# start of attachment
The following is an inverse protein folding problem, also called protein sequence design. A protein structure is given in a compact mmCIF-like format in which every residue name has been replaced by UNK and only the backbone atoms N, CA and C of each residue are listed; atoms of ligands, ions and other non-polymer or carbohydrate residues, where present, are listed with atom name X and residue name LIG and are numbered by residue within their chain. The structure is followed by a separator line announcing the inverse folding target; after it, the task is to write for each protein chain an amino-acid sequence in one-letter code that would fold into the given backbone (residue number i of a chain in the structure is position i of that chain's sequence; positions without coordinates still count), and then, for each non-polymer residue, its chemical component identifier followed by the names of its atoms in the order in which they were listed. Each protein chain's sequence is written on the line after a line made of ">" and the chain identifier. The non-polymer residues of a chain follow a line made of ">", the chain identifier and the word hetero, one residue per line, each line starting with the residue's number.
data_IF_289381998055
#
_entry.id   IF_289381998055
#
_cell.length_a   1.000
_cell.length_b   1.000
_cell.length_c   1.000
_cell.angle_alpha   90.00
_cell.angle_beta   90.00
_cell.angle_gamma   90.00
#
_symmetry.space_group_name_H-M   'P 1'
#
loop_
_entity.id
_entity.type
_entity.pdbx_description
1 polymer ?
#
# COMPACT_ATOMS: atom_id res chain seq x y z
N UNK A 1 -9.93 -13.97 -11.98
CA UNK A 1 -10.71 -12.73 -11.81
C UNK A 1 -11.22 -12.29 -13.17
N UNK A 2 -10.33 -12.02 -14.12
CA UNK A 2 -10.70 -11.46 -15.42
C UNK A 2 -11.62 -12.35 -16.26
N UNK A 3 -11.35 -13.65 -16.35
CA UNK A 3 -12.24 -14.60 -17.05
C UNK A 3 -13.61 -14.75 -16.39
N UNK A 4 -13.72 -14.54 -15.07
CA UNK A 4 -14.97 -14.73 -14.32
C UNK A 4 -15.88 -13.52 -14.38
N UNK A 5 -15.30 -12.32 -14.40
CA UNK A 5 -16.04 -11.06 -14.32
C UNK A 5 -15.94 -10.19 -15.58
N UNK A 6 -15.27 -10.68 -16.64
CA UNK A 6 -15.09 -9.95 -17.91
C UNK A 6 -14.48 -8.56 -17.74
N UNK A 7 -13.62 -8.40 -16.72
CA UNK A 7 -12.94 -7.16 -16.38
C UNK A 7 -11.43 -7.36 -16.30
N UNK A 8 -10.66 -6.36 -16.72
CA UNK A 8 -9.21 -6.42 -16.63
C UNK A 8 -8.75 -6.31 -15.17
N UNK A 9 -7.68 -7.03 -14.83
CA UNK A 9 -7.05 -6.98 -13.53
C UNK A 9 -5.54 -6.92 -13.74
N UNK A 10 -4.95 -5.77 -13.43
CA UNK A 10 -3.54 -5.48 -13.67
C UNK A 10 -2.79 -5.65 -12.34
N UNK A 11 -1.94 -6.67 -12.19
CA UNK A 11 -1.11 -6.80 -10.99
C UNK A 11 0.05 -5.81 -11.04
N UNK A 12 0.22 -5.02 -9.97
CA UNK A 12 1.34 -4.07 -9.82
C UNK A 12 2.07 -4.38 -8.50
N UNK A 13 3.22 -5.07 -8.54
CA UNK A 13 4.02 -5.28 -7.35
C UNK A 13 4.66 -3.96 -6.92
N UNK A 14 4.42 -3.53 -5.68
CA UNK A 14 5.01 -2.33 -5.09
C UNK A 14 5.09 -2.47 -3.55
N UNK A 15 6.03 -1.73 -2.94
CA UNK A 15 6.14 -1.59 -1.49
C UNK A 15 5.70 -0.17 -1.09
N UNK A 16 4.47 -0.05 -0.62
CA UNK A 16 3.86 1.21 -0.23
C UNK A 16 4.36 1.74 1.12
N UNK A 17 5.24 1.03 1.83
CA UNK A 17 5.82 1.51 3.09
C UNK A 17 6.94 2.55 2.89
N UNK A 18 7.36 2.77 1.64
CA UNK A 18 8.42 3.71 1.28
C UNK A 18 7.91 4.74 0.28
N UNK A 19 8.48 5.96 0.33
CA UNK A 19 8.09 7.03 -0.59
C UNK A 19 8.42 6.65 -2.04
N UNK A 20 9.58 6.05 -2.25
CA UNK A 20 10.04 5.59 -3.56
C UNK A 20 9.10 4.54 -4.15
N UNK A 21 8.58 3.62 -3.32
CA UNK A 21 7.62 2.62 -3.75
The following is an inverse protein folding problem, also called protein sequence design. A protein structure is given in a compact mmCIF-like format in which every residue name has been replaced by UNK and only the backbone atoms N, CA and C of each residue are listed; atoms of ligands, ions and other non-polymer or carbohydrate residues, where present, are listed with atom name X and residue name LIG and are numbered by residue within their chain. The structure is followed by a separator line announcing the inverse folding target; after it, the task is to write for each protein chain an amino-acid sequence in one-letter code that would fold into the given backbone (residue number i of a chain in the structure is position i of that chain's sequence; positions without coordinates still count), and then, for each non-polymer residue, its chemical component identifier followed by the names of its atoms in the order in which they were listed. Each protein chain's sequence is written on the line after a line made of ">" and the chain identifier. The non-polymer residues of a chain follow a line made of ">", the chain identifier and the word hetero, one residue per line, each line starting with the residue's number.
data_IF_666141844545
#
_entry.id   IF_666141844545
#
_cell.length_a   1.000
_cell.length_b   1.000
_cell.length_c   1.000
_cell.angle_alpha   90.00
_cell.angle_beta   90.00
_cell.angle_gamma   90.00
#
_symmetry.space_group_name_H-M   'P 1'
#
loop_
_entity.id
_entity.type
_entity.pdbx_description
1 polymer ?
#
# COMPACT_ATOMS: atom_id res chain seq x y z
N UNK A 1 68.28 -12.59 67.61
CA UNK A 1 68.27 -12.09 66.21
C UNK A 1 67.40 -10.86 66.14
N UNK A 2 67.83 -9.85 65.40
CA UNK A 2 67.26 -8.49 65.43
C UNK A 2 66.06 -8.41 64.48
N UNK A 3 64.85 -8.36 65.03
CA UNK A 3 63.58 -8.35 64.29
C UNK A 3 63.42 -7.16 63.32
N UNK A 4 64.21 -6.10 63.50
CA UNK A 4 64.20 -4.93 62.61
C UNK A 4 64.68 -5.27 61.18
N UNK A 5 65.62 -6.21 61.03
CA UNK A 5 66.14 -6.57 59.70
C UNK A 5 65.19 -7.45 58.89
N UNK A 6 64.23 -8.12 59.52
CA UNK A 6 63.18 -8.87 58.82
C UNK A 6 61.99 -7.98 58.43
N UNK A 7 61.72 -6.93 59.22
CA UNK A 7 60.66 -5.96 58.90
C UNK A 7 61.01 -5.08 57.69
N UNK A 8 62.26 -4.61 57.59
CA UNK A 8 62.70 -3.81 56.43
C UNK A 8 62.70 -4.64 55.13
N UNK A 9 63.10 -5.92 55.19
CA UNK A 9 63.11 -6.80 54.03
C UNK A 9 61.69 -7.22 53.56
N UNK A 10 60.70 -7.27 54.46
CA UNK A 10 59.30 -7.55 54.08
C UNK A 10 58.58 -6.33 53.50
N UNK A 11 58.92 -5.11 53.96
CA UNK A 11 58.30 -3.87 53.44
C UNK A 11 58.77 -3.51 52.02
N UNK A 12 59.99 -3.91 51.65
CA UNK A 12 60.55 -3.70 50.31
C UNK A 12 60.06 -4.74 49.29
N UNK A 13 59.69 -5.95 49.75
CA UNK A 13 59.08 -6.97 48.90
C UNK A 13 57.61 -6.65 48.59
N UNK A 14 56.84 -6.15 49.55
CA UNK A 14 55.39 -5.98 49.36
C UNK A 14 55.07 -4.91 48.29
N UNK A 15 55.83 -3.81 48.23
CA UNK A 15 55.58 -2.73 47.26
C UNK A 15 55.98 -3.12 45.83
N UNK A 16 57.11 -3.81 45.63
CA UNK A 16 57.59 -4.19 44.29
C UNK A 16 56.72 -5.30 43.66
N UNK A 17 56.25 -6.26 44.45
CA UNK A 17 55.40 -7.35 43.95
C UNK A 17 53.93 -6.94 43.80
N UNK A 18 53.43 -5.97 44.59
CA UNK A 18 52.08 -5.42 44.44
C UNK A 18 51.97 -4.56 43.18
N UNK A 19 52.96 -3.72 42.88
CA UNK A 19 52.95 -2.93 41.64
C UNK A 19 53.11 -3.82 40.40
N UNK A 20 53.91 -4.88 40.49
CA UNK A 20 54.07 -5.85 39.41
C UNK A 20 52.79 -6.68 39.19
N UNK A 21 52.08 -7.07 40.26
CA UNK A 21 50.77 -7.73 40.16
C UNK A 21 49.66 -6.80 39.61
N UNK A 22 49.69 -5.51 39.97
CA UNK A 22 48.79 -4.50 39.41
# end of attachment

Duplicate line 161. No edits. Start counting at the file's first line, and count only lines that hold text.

C UNK A 19 53.11 -3.82 40.40